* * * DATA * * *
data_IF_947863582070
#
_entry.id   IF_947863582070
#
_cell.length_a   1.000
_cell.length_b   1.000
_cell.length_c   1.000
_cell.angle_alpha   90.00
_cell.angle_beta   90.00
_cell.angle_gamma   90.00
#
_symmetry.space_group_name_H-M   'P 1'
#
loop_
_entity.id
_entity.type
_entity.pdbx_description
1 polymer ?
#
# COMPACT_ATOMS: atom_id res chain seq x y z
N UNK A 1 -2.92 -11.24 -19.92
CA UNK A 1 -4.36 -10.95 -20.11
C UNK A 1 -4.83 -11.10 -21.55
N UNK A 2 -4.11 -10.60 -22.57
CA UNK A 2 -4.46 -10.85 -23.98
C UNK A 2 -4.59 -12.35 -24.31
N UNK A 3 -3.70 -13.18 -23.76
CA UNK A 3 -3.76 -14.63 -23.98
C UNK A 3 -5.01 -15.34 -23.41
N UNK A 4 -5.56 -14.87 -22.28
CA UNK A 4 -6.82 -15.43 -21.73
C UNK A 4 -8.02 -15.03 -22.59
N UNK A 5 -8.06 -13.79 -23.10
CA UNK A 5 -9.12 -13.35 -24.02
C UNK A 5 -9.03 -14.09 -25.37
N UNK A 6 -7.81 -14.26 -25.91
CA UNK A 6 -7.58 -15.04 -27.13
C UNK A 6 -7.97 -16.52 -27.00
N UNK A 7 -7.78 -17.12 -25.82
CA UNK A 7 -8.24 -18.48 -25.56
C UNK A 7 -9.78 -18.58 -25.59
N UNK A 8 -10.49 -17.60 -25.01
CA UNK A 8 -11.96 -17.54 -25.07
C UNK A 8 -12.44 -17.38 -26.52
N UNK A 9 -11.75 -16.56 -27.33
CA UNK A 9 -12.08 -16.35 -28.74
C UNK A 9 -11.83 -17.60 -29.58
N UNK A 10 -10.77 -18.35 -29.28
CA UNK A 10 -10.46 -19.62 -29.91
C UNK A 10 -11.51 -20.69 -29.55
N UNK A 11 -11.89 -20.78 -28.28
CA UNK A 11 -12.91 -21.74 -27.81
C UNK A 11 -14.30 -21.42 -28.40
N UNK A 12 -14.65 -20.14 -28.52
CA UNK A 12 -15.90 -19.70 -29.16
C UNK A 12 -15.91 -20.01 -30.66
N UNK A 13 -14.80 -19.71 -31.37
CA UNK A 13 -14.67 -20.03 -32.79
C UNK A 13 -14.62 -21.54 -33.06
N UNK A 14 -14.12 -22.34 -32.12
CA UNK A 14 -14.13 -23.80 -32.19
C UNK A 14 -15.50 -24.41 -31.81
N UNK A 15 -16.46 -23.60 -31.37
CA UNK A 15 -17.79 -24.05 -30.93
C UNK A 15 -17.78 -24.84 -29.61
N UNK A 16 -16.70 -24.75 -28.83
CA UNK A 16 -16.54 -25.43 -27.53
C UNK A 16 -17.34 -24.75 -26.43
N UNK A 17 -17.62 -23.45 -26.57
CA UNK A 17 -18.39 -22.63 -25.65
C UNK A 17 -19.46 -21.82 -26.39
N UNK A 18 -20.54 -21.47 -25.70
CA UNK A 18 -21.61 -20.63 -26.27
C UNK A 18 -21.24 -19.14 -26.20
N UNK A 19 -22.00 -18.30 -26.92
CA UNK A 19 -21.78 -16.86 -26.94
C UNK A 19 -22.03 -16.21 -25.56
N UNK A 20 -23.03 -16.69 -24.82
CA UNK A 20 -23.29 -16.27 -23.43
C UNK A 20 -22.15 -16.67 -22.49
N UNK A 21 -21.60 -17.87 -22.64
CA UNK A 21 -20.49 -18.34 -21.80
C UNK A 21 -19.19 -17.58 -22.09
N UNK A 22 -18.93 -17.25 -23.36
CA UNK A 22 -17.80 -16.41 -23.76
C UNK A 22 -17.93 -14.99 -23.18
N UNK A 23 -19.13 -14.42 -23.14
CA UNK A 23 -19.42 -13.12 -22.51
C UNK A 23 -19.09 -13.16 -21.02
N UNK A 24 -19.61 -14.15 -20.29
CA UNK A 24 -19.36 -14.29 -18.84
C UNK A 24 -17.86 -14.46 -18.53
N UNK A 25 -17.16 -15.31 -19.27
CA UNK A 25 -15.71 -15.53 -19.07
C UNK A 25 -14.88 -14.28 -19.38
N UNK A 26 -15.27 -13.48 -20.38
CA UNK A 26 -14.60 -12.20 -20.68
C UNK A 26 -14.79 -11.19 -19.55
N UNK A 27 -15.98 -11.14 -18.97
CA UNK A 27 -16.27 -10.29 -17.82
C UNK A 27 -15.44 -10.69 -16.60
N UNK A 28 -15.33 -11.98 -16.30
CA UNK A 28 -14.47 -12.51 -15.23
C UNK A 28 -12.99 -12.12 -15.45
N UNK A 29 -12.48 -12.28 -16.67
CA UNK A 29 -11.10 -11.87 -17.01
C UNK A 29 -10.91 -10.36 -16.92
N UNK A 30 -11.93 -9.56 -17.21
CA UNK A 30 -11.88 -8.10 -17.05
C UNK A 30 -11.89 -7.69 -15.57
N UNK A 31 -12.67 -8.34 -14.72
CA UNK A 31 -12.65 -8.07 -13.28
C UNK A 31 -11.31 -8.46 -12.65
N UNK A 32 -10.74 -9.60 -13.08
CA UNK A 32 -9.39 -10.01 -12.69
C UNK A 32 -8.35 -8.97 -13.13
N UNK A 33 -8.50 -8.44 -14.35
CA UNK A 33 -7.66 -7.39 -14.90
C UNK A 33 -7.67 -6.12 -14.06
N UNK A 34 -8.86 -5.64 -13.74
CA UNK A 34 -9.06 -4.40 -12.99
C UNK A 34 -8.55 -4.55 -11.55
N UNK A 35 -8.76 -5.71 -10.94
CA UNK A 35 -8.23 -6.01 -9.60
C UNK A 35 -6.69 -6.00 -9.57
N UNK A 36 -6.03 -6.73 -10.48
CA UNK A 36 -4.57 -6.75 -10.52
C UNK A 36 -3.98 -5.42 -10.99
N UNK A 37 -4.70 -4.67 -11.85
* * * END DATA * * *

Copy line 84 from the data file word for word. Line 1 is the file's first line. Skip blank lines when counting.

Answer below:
N UNK A 22 -18.93 -17.25 -23.36